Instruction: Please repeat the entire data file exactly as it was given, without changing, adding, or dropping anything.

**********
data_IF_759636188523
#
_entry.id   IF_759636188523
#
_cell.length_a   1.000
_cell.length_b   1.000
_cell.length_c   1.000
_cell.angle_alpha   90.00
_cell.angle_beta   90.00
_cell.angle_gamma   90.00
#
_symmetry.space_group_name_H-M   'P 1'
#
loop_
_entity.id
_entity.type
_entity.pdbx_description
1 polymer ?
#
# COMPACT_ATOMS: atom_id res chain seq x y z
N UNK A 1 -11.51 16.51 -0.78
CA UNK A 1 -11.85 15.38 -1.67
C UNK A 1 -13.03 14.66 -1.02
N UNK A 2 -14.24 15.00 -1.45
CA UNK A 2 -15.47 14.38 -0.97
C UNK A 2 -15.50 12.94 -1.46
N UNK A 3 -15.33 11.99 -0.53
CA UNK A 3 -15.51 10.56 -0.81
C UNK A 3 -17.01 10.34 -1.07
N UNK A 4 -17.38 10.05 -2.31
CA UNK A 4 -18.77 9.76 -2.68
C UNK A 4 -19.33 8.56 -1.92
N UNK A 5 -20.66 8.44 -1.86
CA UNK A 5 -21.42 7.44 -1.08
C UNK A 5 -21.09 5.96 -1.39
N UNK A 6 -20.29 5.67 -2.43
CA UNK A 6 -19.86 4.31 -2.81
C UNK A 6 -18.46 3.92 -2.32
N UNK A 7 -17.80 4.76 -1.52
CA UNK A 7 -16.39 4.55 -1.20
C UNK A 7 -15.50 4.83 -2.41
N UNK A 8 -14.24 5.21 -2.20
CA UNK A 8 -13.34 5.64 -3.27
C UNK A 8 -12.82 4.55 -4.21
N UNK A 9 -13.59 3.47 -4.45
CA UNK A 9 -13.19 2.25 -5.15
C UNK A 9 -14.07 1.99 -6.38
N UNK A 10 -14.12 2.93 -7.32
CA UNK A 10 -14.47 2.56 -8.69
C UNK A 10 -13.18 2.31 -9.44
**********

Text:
data_IF_759636188523
#
_entry.id   IF_759636188523
#
_cell.length_a   1.000
_cell.length_b   1.000
_cell.length_c   1.000
_cell.angle_alpha   90.00
_cell.angle_beta   90.00
_cell.angle_gamma   90.00
#
_symmetry.space_group_name_H-M   'P 1'
#
loop_
_entity.id
_entity.type
_entity.pdbx_description
1 polymer ?
#
# COMPACT_ATOMS: atom_id res chain seq x y z
N UNK A 1 -11.51 16.51 -0.78
CA UNK A 1 -11.85 15.38 -1.67
C UNK A 1 -13.03 14.66 -1.02
N UNK A 2 -14.24 15.00 -1.45
CA UNK A 2 -15.47 14.38 -0.97
C UNK A 2 -15.50 12.94 -1.46
N UNK A 3 -15.33 11.99 -0.53
CA UNK A 3 -15.51 10.56 -0.81
C UNK A 3 -17.01 10.34 -1.07
N UNK A 4 -17.38 10.05 -2.31
CA UNK A 4 -18.77 9.76 -2.68
C UNK A 4 -19.33 8.56 -1.92
N UNK A 5 -20.66 8.44 -1.86
CA UNK A 5 -21.42 7.44 -1.08
C UNK A 5 -21.09 5.96 -1.39
N UNK A 6 -20.29 5.67 -2.43
CA UNK A 6 -19.86 4.31 -2.81
C UNK A 6 -18.46 3.92 -2.32
N UNK A 7 -17.80 4.76 -1.52
CA UNK A 7 -16.39 4.55 -1.20
C UNK A 7 -15.50 4.83 -2.41
N UNK A 8 -14.24 5.21 -2.20
CA UNK A 8 -13.34 5.64 -3.27
C UNK A 8 -12.82 4.55 -4.21
N UNK A 9 -13.59 3.47 -4.45
CA UNK A 9 -13.19 2.25 -5.15
C UNK A 9 -14.07 1.99 -6.38
N UNK A 10 -14.12 2.93 -7.32
CA UNK A 10 -14.47 2.56 -8.69
C UNK A 10 -13.18 2.31 -9.44